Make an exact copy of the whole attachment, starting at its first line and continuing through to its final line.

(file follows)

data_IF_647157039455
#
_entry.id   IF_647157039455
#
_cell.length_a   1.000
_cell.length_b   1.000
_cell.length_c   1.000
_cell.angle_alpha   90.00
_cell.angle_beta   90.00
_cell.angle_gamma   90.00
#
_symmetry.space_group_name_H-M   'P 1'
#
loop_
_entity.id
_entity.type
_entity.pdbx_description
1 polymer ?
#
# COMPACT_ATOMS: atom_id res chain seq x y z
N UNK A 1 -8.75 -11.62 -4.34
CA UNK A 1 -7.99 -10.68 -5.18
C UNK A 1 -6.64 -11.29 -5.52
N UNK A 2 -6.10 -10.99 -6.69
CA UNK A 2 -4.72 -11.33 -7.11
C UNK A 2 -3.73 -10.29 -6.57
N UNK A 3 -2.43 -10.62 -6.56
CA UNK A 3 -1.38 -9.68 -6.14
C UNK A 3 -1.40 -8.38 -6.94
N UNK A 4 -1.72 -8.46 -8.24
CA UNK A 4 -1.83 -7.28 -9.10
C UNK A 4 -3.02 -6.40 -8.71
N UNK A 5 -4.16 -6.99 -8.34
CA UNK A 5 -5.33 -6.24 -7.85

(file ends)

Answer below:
data_IF_647157039455
#
_entry.id   IF_647157039455
#
_cell.length_a   1.000
_cell.length_b   1.000
_cell.length_c   1.000
_cell.angle_alpha   90.00
_cell.angle_beta   90.00
_cell.angle_gamma   90.00
#
_symmetry.space_group_name_H-M   'P 1'
#
loop_
_entity.id
_entity.type
_entity.pdbx_description
1 polymer ?
#
# COMPACT_ATOMS: atom_id res chain seq x y z
N UNK A 1 -8.75 -11.62 -4.34
CA UNK A 1 -7.99 -10.68 -5.18
C UNK A 1 -6.64 -11.29 -5.52
N UNK A 2 -6.10 -10.99 -6.69
CA UNK A 2 -4.72 -11.33 -7.11
C UNK A 2 -3.73 -10.29 -6.57
N UNK A 3 -2.43 -10.62 -6.56
CA UNK A 3 -1.38 -9.68 -6.14
C UNK A 3 -1.40 -8.38 -6.94
N UNK A 4 -1.72 -8.46 -8.24
CA UNK A 4 -1.83 -7.28 -9.10
C UNK A 4 -3.02 -6.40 -8.71
N UNK A 5 -4.16 -6.99 -8.34
CA UNK A 5 -5.33 -6.24 -7.85